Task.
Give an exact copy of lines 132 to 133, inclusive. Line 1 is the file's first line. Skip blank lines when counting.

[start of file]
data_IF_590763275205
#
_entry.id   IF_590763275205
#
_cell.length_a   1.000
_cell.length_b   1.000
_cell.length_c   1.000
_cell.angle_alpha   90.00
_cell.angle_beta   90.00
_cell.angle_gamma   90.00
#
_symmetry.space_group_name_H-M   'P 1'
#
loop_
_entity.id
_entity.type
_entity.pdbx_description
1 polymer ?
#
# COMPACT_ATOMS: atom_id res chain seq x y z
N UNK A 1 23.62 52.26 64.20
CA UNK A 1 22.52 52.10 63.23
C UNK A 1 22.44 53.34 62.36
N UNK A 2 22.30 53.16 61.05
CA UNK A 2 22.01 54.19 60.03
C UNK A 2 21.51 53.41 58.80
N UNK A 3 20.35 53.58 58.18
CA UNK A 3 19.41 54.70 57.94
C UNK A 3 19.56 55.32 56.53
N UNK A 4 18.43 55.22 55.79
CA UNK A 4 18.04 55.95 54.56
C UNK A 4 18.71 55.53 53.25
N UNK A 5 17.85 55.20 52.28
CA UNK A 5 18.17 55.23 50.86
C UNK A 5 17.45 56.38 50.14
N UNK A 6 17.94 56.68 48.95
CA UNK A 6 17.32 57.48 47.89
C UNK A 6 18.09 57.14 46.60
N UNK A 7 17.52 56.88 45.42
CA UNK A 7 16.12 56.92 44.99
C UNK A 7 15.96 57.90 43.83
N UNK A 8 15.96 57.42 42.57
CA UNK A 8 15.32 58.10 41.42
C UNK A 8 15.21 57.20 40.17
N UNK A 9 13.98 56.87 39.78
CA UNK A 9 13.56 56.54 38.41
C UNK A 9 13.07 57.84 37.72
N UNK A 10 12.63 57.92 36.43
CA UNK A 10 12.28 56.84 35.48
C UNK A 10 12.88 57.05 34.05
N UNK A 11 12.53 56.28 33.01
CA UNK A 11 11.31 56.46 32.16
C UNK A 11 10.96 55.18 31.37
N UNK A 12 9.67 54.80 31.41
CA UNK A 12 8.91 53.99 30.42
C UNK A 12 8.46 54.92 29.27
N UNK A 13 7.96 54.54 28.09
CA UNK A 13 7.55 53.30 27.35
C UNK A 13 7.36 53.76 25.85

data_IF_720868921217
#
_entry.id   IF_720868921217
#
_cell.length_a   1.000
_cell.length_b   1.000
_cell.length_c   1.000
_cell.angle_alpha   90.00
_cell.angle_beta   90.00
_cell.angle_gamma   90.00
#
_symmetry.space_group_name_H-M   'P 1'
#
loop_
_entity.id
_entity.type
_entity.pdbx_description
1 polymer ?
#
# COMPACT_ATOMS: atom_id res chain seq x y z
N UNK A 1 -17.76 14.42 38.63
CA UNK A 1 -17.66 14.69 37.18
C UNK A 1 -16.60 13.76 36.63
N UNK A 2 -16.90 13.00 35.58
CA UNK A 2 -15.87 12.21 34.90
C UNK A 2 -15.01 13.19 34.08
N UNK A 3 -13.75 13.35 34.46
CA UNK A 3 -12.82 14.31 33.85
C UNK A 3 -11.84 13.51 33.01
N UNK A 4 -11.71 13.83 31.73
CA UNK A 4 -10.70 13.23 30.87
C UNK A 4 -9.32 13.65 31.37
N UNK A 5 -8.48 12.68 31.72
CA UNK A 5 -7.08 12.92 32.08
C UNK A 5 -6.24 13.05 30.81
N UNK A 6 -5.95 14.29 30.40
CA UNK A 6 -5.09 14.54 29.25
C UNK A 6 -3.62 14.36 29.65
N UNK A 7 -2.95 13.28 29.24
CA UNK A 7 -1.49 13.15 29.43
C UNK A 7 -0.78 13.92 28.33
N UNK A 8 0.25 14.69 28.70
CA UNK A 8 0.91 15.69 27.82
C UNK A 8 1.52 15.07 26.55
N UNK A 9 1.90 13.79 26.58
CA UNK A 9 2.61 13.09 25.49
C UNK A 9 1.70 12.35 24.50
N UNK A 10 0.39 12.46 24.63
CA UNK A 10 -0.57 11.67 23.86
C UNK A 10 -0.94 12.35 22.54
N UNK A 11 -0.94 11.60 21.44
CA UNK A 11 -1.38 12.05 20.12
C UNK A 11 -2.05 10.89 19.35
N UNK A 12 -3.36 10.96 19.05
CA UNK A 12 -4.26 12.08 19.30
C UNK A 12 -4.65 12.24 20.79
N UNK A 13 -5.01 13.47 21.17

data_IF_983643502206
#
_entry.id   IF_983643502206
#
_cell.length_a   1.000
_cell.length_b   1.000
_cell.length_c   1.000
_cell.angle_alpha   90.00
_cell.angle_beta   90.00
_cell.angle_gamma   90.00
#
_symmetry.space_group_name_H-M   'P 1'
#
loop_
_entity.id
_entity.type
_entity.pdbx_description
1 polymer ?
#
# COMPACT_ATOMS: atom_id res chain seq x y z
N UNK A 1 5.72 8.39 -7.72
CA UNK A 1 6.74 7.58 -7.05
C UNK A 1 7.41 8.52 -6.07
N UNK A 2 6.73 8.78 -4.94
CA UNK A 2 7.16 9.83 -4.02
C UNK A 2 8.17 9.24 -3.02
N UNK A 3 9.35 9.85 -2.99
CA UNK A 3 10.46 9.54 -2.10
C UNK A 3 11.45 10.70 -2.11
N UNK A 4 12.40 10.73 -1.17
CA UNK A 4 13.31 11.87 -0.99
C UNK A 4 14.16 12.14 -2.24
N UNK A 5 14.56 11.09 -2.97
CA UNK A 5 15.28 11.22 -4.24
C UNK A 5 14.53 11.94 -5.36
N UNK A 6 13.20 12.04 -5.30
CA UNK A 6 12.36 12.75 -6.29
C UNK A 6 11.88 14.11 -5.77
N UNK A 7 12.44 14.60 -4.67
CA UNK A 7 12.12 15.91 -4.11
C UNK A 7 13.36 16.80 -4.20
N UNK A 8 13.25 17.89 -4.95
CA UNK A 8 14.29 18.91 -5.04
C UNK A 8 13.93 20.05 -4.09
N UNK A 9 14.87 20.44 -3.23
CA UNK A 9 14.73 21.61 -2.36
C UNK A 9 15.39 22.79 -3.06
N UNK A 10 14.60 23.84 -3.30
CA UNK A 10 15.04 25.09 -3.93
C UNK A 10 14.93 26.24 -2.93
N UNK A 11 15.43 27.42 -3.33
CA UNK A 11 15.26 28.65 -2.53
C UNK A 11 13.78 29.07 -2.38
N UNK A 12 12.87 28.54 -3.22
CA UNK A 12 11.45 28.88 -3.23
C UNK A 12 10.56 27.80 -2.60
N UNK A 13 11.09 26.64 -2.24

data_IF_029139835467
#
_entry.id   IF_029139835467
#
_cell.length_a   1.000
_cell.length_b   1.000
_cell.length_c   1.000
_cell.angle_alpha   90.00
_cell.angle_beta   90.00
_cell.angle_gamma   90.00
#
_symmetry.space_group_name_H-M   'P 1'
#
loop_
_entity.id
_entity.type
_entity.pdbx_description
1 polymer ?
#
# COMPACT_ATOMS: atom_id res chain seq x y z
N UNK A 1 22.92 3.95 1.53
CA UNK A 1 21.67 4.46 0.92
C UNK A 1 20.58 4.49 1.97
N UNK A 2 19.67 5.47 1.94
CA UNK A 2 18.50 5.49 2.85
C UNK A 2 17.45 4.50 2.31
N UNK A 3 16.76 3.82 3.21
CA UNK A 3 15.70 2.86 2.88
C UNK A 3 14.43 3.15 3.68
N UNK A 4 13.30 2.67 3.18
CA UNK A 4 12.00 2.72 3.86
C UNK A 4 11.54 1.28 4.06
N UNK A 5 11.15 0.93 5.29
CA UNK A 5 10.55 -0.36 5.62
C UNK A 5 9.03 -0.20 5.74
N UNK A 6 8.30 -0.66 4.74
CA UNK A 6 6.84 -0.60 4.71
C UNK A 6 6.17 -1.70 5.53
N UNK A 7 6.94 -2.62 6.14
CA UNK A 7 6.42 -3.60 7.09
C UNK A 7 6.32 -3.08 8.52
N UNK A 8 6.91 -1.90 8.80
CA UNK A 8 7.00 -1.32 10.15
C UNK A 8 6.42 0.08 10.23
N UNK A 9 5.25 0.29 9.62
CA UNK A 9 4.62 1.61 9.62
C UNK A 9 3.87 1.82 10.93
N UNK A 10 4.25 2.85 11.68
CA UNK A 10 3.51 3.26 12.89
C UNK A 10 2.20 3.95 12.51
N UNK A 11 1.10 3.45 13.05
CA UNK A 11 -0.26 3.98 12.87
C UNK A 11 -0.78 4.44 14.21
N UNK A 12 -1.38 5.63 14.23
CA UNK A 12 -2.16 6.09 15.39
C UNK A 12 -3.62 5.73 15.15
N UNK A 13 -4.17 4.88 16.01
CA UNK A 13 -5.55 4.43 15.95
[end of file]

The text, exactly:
_entity.type
_entity.pdbx_description